Samples for optical density (OD) were measured at 600 nm using a bench top spectrophotometer (Beckman DU 640). Samples for bacterial numbers were fixed with 0.2 µm-pore-size filtered formaldehyde (4%, final concentration), stained with SYBR Gold (1∶100 dilution, Molecular Probes), filtered onto black 0.2 µm-pore-size polycarbonate filters (Poretics, Osmonics Inc.), and counted by epifluorescence microscopy within 48 h. Alternatively, samples for bacterial numbers were fixed with 0.2 µm-pore-size filtered formaldehyde (4%, final concentration), and stored frozen at −70°C until analysis by flow cytometry using a FACSCalibur flow cytometer after staining with Syto13 [37].

Statistical Analyses

The effect of light on AND4 during starvation was analyzed by repeated-measures analysis of variance. Analyses were performed with PROC GLM in SAS 8.2, using type 3 sums of squares.

Supporting Information

Figure S1.

Functional measurements on AND4 PR. pH-dependent absorbance changes of overproduced AND4 PR, with absorbance maxima at 545 (pH 5.5), 535 (pH 7), or 526 (pH 10) nm. Inset: transient absorbance changes at 520 nm (pH 10), following a laser flash at 532 nm. Relaxation to the ground state shows biphasic behavior, with fast and slow half-lives of 35 (57%) and 370 (43%) ms, respectively. The nonlinear least-squares fit to the data is shown as a solid black line. Functional measurements were obtained after cell-free expression of AND4 prd.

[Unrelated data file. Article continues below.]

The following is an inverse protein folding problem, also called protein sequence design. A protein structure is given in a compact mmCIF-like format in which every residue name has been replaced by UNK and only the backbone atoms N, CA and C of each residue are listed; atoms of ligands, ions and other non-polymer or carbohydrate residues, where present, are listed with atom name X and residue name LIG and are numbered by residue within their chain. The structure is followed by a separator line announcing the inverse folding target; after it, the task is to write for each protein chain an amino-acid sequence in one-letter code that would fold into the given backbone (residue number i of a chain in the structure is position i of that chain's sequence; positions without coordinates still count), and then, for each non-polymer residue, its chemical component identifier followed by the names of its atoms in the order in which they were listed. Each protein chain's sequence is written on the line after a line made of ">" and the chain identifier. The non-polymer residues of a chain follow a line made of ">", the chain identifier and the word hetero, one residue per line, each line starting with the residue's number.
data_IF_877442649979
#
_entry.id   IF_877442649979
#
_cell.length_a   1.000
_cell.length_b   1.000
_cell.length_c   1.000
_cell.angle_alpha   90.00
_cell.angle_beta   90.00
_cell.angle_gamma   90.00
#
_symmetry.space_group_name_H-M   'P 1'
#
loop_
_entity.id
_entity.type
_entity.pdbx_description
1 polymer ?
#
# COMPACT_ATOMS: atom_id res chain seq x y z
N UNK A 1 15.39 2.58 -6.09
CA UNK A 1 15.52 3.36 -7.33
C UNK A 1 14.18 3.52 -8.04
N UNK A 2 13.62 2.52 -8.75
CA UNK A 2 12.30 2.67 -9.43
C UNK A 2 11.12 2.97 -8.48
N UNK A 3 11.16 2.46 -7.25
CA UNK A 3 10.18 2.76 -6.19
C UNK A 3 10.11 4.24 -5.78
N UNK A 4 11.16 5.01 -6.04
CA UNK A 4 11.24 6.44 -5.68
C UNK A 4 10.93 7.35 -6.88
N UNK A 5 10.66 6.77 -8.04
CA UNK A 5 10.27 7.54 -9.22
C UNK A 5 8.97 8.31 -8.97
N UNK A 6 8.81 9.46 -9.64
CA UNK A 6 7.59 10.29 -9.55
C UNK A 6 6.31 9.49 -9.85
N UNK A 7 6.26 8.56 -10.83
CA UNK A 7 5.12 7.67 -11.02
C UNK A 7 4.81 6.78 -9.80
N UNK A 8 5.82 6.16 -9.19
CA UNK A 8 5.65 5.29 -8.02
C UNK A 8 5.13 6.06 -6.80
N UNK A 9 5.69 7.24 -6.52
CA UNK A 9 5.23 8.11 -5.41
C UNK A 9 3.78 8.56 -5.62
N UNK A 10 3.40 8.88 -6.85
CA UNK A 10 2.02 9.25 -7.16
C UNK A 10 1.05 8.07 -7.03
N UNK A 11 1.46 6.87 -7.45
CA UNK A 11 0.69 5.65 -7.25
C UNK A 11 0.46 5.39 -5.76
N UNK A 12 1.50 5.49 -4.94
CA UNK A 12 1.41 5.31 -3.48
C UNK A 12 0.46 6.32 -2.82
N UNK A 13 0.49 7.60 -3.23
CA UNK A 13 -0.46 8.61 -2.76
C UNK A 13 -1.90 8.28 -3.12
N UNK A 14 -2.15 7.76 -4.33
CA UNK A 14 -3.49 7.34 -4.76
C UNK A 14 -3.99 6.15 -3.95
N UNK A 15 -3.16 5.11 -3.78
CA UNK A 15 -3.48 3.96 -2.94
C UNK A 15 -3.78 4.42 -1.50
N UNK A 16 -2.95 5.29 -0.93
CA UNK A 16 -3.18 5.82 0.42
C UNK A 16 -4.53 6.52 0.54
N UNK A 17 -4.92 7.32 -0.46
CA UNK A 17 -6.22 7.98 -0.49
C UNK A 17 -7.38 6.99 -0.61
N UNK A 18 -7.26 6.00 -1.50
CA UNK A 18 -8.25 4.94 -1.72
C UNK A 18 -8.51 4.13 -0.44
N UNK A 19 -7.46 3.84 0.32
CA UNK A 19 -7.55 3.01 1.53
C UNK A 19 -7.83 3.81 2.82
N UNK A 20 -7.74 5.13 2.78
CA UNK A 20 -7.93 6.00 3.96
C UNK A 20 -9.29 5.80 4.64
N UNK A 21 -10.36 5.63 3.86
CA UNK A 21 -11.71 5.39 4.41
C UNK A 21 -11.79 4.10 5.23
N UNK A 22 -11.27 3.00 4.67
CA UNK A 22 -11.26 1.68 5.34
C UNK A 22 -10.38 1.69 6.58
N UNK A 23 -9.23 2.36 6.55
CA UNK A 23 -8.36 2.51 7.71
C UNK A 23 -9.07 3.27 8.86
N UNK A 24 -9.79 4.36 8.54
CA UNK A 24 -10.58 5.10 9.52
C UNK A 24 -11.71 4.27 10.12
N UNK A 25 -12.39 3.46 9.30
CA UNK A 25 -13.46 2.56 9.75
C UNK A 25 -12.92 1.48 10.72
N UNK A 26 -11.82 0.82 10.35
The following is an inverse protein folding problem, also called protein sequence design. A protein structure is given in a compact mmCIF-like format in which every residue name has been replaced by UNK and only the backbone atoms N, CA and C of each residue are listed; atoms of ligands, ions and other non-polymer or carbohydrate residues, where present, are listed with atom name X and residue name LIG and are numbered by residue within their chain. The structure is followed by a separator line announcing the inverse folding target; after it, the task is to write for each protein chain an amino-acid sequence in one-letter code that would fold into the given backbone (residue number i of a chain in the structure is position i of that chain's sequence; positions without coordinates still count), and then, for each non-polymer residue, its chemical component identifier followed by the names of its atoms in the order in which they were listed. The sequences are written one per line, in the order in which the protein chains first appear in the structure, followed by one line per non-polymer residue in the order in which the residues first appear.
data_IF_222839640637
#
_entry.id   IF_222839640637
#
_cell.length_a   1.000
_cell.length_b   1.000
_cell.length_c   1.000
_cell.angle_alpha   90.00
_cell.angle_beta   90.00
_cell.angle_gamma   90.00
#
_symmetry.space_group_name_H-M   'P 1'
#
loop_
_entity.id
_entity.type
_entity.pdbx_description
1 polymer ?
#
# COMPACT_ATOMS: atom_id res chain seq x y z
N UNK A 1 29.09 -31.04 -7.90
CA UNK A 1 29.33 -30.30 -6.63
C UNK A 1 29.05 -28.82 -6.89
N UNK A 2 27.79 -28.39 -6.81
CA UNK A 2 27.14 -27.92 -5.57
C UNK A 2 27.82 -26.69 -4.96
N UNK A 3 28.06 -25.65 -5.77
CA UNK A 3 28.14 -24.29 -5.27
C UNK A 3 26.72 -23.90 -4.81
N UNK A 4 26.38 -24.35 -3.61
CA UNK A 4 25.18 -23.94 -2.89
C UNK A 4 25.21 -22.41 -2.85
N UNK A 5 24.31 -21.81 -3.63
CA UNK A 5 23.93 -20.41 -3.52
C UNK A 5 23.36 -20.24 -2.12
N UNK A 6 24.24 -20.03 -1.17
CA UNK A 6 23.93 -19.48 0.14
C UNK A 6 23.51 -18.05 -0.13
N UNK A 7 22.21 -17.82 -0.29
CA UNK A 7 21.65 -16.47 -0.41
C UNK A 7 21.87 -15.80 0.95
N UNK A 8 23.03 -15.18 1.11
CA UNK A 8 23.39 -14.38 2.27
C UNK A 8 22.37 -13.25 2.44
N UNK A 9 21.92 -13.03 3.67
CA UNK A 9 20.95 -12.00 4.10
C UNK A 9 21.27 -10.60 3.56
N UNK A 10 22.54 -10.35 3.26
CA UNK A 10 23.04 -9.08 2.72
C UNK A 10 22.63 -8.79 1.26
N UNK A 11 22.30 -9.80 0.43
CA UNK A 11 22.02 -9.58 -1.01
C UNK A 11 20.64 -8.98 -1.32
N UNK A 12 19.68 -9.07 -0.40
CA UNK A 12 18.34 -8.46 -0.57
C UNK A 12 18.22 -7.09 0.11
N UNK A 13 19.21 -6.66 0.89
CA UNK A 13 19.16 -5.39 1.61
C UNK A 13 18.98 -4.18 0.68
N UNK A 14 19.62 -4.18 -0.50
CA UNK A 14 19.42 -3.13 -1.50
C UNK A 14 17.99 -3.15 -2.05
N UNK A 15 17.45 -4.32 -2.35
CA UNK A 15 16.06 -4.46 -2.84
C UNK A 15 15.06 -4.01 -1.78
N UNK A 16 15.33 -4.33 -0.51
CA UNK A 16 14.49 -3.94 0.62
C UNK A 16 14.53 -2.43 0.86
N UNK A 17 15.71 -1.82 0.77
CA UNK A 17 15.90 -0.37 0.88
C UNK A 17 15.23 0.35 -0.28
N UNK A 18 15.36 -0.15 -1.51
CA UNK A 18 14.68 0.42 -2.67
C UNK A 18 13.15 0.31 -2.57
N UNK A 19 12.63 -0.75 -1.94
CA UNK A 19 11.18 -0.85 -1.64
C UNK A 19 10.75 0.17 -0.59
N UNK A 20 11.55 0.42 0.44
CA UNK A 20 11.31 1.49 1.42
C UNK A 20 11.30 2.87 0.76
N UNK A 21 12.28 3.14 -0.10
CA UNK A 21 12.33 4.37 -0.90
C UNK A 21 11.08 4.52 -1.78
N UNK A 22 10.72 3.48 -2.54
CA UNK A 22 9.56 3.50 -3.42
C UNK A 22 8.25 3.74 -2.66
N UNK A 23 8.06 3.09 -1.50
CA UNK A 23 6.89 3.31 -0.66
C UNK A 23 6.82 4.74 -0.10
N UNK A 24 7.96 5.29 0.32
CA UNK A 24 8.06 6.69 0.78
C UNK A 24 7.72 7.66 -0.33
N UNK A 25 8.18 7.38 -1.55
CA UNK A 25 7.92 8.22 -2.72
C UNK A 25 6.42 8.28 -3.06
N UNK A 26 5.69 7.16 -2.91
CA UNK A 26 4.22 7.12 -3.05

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Figure S2.

Proteorhodopsin amino acid sequences alignment. Multiple alignment of the predicted amino acid sequences of PR in Vibrio sp. AND4 and BAA-1116 compared to other members of Gammaproteobacteria (SAR92 HTCC2207 [ABO88140], Photobacterium sp. SKA34 [ZP_01161099], SAR86_blue EBAC20E09 [AAS73014], SAR86_green EBAC31A08 [AAG10475)]), Alphaproteobacteria (SAR11 Pelagibacter ubique [AAZ21446]), and Bacteroidetes (MED134 [ZP_01049273] and MED152 [ZP_01054176]). Key amino acids for PR functionality are marked by colors: Asp 97 in orange; Gln, Leu, or Met at position 105 in blue or green (in accordance to the amino acid spectral tuning); Glu 108 in red; and Lys 230 in purple (SAR86 eBAC31A08 numbering). Boxes with solid lines mark predicted transmembrane regions. Asterisks mark amino acid positions predicted to be part of the retinal binding pocket. Amino acid sequences were aligned using ClustalW. Conserved amino acids in proton pumping: Lys 216, which binds retinal to helix G through a protonated Schiff base in bacteriorhodopsin, was conserved as Lys 230 in all isolates. Asp 85, the proton acceptor from the Schiff base, was conserved as Asp 97. In marine bacterial PR, Glu 108 replaces Asp 96, which facilitates Schiff-base reprotonation during the latter half of the proteorhodopsin photocycle.

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Table S1.